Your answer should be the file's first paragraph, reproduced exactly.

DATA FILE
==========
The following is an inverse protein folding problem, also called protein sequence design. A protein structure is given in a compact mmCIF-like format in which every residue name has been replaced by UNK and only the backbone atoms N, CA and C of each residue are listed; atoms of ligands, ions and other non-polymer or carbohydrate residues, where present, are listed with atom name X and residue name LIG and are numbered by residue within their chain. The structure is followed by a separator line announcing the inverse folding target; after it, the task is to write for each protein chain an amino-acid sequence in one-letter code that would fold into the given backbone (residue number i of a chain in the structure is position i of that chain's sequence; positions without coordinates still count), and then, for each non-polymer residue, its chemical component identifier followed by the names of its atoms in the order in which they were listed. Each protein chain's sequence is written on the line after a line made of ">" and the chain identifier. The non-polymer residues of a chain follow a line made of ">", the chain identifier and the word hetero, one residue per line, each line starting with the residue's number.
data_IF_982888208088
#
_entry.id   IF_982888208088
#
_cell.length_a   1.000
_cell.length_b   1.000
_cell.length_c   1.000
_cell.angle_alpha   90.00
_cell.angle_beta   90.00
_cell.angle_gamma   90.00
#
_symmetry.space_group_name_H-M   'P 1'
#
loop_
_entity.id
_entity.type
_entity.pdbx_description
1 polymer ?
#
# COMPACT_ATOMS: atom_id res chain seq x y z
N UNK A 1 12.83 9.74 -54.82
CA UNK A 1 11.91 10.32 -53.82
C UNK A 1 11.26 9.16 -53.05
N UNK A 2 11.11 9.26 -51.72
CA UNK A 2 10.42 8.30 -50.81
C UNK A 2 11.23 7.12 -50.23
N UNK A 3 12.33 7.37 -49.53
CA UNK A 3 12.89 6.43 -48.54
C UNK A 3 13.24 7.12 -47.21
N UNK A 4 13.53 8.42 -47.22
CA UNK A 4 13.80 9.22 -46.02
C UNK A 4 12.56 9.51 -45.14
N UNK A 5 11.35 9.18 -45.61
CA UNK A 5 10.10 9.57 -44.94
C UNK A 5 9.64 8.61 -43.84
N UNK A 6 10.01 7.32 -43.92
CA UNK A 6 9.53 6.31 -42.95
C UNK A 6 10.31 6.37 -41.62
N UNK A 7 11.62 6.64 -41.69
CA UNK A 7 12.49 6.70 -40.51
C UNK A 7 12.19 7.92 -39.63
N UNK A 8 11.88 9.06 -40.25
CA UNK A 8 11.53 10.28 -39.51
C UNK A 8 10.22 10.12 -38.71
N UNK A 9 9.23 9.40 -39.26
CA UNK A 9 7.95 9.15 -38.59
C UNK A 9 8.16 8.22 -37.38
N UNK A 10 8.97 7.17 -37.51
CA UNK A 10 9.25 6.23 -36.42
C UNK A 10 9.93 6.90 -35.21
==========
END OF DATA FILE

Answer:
The following is an inverse protein folding problem, also called protein sequence design. A protein structure is given in a compact mmCIF-like format in which every residue name has been replaced by UNK and only the backbone atoms N, CA and C of each residue are listed; atoms of ligands, ions and other non-polymer or carbohydrate residues, where present, are listed with atom name X and residue name LIG and are numbered by residue within their chain. The structure is followed by a separator line announcing the inverse folding target; after it, the task is to write for each protein chain an amino-acid sequence in one-letter code that would fold into the given backbone (residue number i of a chain in the structure is position i of that chain's sequence; positions without coordinates still count), and then, for each non-polymer residue, its chemical component identifier followed by the names of its atoms in the order in which they were listed. Each protein chain's sequence is written on the line after a line made of ">" and the chain identifier. The non-polymer residues of a chain follow a line made of ">", the chain identifier and the word hetero, one residue per line, each line starting with the residue's number.